Objects of a Passion: Exhibiting Fashion
and Dress in the Museum

Amy de la Haye
Wednesday, October 2, 2013

Amy de la Haye is Professor and Rootstein Hopkins Chair of Dress History & Curatorship at the University of the Arts London (UAL). She is also the Joint Course Director of the MA Program in Fashion Curation at the London College of Fashion at UAL. De la Haye received her BA in the History of Design from Brighton University and her MA in Cultural History from the Royal College of Art in London. Her numerous curatorial projects include Coco Chanel: A New Portrait by Marion Pike, Paris 1967-1971 (Fashion Space Gallery, London College of Fashion, and Palazzo Morando, 2013-2014); The Land Girls: Cinderellas of the Soil (Brighton Museum, 2010); Fashion & Fancy Dress: The Messel Family Dress Collection 1865–2005 (Brighton Museum and Birmingham City Art Gallery, 2005-2006); Liberace’s Stage Costumes (Selfridge’s, Oxford Street, London, 2005); and Catherine Walker: 25 Years, British Couture (Victoria and Albert Museum, 2002).   De la Haye has published extensively on British and continental European fashion.  Her publications include Chanel: The Couturiere at Work, co-author, Shelley Tobin (London: V&A Publications, 1994); A to Z of Style (London: V&A Publications, 2011); Exhibiting Fashion: Before and After 1971, co-author, Judith Clark (London & New York: Yale University Press, 2013); and Worth: A Biography of an Archive, co-author, Valerie D. Mendes (London: V&A Publications, 2014).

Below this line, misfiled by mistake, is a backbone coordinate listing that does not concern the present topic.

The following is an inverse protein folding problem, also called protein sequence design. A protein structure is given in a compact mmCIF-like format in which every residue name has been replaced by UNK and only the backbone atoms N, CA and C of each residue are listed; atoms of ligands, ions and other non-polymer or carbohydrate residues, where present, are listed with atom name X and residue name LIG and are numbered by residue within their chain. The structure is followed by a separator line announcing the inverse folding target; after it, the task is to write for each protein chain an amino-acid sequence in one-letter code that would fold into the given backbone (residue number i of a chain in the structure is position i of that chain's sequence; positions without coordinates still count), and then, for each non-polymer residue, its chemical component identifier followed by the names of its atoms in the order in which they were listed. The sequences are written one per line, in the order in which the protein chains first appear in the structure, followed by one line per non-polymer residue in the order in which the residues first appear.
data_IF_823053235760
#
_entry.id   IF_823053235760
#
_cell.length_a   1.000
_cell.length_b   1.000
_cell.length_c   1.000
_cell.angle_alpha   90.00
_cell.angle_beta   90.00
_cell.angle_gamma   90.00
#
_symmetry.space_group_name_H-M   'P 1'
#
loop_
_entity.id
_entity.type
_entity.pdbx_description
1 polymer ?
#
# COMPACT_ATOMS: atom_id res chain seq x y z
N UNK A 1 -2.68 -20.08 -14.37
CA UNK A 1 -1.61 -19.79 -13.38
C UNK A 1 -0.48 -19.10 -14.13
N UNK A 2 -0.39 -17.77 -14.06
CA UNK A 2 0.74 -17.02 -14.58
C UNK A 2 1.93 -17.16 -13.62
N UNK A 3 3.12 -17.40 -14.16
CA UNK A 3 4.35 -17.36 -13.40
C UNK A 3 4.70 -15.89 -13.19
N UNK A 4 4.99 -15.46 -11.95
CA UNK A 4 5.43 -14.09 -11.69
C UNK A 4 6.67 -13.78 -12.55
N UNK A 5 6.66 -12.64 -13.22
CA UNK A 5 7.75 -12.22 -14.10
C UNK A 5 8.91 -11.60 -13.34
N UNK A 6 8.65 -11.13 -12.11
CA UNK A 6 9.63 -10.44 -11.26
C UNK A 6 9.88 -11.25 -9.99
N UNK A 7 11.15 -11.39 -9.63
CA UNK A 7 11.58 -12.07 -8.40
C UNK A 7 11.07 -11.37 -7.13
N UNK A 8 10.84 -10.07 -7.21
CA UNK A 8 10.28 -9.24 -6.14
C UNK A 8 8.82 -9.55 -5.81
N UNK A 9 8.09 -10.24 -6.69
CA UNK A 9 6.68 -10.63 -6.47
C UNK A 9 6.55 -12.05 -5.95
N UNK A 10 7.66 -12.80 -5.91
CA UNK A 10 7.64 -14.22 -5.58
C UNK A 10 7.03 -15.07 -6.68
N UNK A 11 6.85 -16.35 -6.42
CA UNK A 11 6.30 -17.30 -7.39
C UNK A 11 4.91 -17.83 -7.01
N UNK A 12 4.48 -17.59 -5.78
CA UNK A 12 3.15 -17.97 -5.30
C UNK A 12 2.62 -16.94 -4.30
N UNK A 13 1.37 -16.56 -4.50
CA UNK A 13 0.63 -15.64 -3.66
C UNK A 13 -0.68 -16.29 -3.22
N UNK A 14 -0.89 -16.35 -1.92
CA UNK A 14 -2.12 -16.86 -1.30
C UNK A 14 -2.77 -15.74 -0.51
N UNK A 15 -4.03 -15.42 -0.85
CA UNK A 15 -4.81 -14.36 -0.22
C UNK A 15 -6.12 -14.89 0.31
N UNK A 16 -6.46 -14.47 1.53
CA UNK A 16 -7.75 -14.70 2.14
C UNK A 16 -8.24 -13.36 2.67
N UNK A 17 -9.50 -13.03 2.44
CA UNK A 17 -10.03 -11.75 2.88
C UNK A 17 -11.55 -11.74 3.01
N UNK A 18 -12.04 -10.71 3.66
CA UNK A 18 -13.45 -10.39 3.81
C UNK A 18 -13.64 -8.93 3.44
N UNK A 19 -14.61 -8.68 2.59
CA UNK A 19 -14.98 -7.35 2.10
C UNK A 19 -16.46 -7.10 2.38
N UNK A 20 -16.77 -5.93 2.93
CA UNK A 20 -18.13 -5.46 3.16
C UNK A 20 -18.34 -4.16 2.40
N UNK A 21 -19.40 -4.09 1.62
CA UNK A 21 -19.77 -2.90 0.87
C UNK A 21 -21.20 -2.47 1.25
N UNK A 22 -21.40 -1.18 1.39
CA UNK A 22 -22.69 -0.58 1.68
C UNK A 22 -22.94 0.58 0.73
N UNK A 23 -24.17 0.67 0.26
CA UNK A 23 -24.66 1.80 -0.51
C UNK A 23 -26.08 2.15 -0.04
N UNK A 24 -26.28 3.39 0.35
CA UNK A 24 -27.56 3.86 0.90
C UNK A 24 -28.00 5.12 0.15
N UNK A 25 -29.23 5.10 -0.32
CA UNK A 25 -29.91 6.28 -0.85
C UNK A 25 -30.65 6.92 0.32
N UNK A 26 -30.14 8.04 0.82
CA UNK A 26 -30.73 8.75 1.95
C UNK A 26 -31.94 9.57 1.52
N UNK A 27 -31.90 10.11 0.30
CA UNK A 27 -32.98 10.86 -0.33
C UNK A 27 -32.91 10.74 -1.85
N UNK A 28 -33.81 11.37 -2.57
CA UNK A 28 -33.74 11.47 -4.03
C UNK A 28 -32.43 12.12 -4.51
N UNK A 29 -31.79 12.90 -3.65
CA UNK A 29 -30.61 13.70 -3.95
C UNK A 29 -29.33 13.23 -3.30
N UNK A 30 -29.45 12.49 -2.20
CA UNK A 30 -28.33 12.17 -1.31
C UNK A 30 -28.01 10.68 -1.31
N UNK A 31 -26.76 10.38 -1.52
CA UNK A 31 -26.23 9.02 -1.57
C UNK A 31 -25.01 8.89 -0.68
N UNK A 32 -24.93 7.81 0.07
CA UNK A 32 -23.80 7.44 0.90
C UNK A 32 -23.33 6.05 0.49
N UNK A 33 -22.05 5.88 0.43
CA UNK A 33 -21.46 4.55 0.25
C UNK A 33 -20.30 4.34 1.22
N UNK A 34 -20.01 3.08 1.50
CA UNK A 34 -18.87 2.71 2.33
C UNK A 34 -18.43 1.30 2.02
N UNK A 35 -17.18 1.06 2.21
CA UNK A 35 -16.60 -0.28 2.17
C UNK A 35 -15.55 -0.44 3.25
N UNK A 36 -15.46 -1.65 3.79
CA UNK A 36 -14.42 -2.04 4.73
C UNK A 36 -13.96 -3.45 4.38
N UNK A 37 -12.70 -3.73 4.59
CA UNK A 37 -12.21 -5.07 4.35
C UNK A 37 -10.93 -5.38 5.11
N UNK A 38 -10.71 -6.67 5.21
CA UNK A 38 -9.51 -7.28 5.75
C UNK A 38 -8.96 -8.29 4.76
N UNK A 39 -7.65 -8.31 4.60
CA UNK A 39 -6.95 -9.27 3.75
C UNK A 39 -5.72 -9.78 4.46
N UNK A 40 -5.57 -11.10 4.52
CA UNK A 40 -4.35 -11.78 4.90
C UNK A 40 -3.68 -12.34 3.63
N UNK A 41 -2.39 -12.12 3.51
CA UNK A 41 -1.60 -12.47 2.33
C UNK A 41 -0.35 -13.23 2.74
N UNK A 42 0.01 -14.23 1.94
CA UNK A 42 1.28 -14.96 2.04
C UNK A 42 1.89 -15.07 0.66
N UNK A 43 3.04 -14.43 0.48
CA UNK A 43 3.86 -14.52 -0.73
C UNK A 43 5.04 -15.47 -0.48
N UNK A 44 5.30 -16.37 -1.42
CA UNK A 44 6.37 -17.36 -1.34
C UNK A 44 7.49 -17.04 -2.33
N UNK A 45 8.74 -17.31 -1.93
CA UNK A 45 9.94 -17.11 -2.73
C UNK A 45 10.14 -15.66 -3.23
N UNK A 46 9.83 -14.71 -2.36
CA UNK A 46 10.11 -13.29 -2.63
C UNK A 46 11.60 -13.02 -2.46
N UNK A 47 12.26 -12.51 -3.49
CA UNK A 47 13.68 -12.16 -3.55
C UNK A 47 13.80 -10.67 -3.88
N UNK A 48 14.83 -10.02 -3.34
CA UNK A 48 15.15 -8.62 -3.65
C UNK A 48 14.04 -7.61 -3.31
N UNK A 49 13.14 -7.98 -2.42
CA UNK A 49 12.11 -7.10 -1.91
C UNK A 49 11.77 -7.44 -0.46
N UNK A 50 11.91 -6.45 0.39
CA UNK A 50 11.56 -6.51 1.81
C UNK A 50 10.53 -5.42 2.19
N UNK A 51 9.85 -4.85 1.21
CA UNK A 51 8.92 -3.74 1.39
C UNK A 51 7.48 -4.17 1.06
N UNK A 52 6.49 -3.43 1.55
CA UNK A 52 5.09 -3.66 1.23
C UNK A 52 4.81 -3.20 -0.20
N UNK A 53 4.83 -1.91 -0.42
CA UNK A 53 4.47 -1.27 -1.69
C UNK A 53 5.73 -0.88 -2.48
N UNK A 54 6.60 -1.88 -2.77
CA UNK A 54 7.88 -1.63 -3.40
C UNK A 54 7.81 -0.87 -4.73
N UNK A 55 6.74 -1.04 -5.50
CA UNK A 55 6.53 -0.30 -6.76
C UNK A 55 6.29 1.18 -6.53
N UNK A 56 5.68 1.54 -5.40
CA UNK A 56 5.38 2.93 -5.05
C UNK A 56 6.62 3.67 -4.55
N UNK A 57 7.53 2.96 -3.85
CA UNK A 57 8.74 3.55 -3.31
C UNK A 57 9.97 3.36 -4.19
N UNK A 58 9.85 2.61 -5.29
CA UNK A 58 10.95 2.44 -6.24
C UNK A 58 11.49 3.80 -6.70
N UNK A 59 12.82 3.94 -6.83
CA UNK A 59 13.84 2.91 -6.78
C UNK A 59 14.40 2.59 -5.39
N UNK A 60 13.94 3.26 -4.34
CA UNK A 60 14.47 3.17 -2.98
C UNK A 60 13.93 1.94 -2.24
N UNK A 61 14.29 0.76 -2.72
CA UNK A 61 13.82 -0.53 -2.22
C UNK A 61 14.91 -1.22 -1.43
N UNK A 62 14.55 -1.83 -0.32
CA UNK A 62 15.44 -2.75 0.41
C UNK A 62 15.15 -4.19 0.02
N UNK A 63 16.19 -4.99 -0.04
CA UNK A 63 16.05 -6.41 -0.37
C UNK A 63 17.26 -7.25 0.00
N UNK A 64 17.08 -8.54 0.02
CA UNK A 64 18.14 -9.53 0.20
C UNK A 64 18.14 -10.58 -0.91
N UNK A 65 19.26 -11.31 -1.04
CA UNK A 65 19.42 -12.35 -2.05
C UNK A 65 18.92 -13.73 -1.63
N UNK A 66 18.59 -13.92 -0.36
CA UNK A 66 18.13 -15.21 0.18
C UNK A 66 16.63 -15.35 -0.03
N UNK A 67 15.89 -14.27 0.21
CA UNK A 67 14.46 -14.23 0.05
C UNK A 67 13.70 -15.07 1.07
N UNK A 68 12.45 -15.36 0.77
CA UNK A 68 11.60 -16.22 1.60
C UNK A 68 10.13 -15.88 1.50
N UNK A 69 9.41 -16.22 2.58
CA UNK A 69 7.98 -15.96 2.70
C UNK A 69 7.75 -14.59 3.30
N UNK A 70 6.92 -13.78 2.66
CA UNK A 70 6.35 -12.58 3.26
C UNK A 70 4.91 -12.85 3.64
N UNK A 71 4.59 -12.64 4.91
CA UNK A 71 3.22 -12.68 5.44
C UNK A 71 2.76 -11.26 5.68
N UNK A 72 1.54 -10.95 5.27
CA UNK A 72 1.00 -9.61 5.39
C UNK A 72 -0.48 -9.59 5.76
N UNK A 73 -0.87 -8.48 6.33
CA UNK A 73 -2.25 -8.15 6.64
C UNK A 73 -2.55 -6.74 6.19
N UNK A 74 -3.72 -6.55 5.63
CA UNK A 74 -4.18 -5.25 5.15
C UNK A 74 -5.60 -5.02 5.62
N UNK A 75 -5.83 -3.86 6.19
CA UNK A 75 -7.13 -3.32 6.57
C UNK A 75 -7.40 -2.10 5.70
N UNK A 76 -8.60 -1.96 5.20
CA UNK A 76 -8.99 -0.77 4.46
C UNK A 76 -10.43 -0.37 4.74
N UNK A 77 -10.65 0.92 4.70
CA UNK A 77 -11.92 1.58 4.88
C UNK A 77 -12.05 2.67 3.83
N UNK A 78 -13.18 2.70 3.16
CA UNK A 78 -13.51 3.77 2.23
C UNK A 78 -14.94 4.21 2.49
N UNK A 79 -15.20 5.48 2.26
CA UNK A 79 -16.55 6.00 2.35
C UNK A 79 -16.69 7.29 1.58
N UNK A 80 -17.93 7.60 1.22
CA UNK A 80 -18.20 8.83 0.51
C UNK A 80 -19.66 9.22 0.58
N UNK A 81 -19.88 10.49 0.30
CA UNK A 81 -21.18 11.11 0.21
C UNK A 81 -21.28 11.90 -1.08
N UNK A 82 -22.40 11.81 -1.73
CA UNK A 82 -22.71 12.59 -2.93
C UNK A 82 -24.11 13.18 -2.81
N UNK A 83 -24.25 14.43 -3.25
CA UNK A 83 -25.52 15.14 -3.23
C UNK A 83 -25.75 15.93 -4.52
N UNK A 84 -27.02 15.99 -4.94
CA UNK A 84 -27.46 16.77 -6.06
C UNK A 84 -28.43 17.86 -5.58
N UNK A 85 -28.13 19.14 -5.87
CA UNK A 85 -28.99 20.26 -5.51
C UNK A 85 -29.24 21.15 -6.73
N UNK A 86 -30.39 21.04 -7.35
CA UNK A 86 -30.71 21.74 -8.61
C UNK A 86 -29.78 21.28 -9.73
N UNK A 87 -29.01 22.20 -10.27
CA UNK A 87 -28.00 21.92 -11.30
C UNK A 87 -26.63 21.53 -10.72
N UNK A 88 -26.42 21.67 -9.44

In her presentation at the BGC, de la Haye discusses the design-led curatorial strategies utilized within the first two exhibitions of modern fashion at the Victoria & Albert Museum, London – Britain Can Make It (1946) and Fashion: An Anthology by Cecil Beaton (1971).  Additionally, the presentation explores the speaker’s own socio-historical curatorial interventions in which she has exhibited worn and unworn garments as evidence of women’s lives lived.

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